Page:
He sits on three goals heading into France’s quarter final date with Uruguay; just two behind the current leader in the golden boot race – England’s Harry Kane.

If the French go all the way, he could be key, and become the first teenager in history to win world football’s most prestigious goalscoring award.

Now that would be a record he could boast about to Brazil’s all-time great.

Russia Review: Day Fifteen

Being the final day of the group stages this summer, Day Fifteen was always sure to throw up some surprises, drama and goals.

History was also made, as for the first time ever, a team was eliminated from the World Cup by nature of the fact they had received more yellow cards than their group rivals over three games.

Some were left ecstatic, others devastated, but the competition is really starting to take shape and heat up as Day Fifteen completed our line-up for the knockout stages of the 2018 FIFA World Cup.

Mina goal sees Colombia top group

Senegal become the first team to crash out of a World Cup on the fair play rule, as their accumulation of yellow cards ultimately cost them, whilst Japan advance.

Despite this, it could be said Senegal’s loss was on the pitch as Colombia won in a game that the African side were the better team.

Aliou Cisse’s side were denied a first half penalty when VAR judged that Davinson Sanchez of Tottenham had made a legal lunge on Liverpool’s Sadio Mane.

The referee originally pointed to the spot but VAR replays worked again, showing that Sanchez had won the ball in spectacular fashion, with one of the tackles of the tournament.

In truth, Jose Pekerman’s Colombia struggled to maintain possession at all, with their only chance of the half being from a set play which Juan Quintero forced a good save. The River Plate man has been one of Colombia’s brightest stars in Russia.

A blow for Colombia was to follow, when star-man James Rodriguez limped off with a muscle injury. The 2014 golden boot winner entered the tournament with a niggle and it would seem he has not been able to shake this off.

A Poland goal in Volgograd meant both Senegal and Colombia were going to progress to the last 16, but this wasn’t one for peace treaties, with the Colombians looking to add to their chances of progression, not relying on elsewhere.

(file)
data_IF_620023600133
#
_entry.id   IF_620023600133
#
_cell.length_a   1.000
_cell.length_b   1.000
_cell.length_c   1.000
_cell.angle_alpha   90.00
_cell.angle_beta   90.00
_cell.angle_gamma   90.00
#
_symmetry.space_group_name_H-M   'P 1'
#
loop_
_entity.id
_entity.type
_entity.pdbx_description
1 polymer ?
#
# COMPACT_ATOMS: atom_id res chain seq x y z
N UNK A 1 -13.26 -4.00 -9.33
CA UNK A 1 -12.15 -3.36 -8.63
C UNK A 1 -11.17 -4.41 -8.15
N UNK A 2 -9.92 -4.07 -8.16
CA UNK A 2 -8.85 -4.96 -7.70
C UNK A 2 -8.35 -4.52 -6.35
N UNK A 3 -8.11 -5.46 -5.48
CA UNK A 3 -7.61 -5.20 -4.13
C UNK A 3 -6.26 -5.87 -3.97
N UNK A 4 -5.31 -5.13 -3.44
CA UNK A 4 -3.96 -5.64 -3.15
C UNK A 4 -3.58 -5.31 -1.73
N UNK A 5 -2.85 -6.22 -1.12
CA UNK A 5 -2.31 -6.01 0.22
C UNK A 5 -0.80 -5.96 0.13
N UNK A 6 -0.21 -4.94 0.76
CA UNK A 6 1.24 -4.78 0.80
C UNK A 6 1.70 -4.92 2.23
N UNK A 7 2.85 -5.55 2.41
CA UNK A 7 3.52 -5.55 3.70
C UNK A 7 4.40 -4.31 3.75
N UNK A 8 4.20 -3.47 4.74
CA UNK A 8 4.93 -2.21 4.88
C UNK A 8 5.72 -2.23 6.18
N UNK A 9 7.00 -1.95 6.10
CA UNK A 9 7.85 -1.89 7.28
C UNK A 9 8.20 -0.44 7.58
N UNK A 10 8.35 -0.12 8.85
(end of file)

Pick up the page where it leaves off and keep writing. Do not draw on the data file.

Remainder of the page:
Pekerman opted against sending on defensive minded players, doing the opposite.

His decisions paid dividends in the 74th minute when Barcelona’s Yerry Mina towered high and headed the ball into the net.

As it stood, Senegal were out by virtue of their yellow card tally.

This is how the game ended, with Senegal’s six yellows to Japan’s fourth ultimately costing the African side. They will also rue their impotency in front of goal in a game which they dominated.

Colombia celebrated in front of many travelling Colombians in good voice. Pekerman’s side will play England in Moscow on Tuesday.

Japan lose but progress via fair play rule

Japan lost to Poland but qualified for the knockout stages of the World Cup by virtue of a better disciplinary record than Senegal.

The Japanese looked to be heading home after Poland opened the scoring in Volgograd, but events elsewhere changed this – namely Yerry Mina’s goal for Colombia, which put Japan back into the qualification spots on the fair play rule.

Nishino of Japan rested four players for Japan – all four have scored at the tournament so far. In fact, every Japanese goal scorer at the World Cup thus far was rested. That list included star-man Takashi Inui, who had been talked about as Japan’s greatest hope of success should they progress – an outcome that was very realistic pre-match, but also an outcome that could have easily not come to fruition.

It was a first half which Japan dominated. Muto ran the show and had to force a couple of saves from Lukasz Fabianski in the Poland goal.

Despite this, the best chance of the half fell the way of Poland, when Kamil Grosicki headed an effort at goal which was spectacularly saved by Eiji Kawashami in the Japan goal. The save was a fantastic sprawling dive to claw the ball out, with goal-line technology confirming it was saved on the line.

Rafal Kurzawa delivered a well measured free kick that the Japanese defence stood and watched. Southampton’s Jan Bednarek arrived and passed the ball home with a powerful volley.

At that point, Japan were out.

The damage could have got worse, but for Lewandowski who could not hit the target as he went through on goal. The Bayern man has had a nightmare of a tournament and played like a man ready to pack his bags and go home.

The final stages of the match were played at walking pace, with both teams happy with their stakes despite Japan being wary of the other game.

Japan qualify via the fair play rule, being the first team to do so, with the rule being introduced for this World Cup as a tiebreaker.

Japan now play Belgium on Monday in Rostov-on-Don.

Januzaj lifts Belgium to top spot

Belgium topped Group G with a narrow win over England, in a game which saw both teams make a combined 17 changes to their starting line-ups.

With both sides already through and dead-level on identical points and goal difference, it appeared that Gareth Southgate’s men would finish in top spot by virtue of their better disciplinary record.

But Adnan Januzaj’s curling effort early in the second half won it for the Belgians, who will now face Group H runners-up Japan in the last 16.

In truth, it was Belgium who looked the more likely throughout, and the Red Devils came close on a number of occasions in the first half.